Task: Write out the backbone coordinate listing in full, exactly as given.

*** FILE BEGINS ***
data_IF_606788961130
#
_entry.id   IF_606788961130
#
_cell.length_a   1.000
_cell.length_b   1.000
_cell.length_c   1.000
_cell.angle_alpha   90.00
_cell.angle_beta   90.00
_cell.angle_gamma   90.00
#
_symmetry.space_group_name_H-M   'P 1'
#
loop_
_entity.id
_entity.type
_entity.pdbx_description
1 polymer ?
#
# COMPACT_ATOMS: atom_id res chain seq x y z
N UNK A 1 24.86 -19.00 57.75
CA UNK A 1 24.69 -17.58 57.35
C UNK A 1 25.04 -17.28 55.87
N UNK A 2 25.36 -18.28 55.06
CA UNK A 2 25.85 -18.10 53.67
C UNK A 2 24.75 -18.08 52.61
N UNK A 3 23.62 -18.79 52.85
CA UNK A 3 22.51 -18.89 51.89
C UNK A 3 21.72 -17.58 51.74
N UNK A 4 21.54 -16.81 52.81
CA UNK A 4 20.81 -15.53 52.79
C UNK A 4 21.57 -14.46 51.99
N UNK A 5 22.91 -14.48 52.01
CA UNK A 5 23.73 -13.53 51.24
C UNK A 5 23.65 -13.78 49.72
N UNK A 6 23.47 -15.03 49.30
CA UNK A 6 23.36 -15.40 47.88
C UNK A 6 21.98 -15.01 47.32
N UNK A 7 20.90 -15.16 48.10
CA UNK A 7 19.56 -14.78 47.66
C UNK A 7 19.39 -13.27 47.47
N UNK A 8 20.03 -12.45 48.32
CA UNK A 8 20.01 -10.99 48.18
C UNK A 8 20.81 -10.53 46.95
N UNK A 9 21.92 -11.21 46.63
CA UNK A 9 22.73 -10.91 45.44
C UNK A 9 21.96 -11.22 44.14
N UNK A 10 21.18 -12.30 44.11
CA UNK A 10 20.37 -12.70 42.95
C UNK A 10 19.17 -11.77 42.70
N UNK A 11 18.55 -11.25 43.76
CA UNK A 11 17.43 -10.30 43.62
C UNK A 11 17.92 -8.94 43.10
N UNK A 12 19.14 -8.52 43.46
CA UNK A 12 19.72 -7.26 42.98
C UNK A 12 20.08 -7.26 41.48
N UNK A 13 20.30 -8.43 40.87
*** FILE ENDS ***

data_IF_606788961130
#
_entry.id   IF_606788961130
#
_cell.length_a   1.000
_cell.length_b   1.000
_cell.length_c   1.000
_cell.angle_alpha   90.00
_cell.angle_beta   90.00
_cell.angle_gamma   90.00
#
_symmetry.space_group_name_H-M   'P 1'
#
loop_
_entity.id
_entity.type
_entity.pdbx_description
1 polymer ?
#
# COMPACT_ATOMS: atom_id res chain seq x y z
N UNK A 1 24.86 -19.00 57.75
CA UNK A 1 24.69 -17.58 57.35
C UNK A 1 25.04 -17.28 55.87
N UNK A 2 25.36 -18.28 55.06
CA UNK A 2 25.85 -18.10 53.67
C UNK A 2 24.75 -18.08 52.61
N UNK A 3 23.62 -18.79 52.85
CA UNK A 3 22.51 -18.89 51.89
C UNK A 3 21.72 -17.58 51.74
N UNK A 4 21.54 -16.81 52.81
CA UNK A 4 20.81 -15.53 52.79
C UNK A 4 21.57 -14.46 51.99
N UNK A 5 22.91 -14.48 52.01
CA UNK A 5 23.73 -13.53 51.24
C UNK A 5 23.65 -13.78 49.72
N UNK A 6 23.47 -15.03 49.30
CA UNK A 6 23.36 -15.40 47.88
C UNK A 6 21.98 -15.01 47.32
N UNK A 7 20.90 -15.16 48.10
CA UNK A 7 19.56 -14.78 47.66
C UNK A 7 19.39 -13.27 47.47
N UNK A 8 20.03 -12.45 48.32
CA UNK A 8 20.01 -10.99 48.18
C UNK A 8 20.81 -10.53 46.95
N UNK A 9 21.92 -11.21 46.63
CA UNK A 9 22.73 -10.91 45.44
C UNK A 9 21.96 -11.22 44.14
N UNK A 10 21.18 -12.30 44.11
CA UNK A 10 20.37 -12.70 42.95
C UNK A 10 19.17 -11.77 42.70
N UNK A 11 18.55 -11.25 43.76
CA UNK A 11 17.43 -10.30 43.62
C UNK A 11 17.92 -8.94 43.10
N UNK A 12 19.14 -8.52 43.46
CA UNK A 12 19.72 -7.26 42.98
C UNK A 12 20.08 -7.26 41.48
N UNK A 13 20.30 -8.43 40.87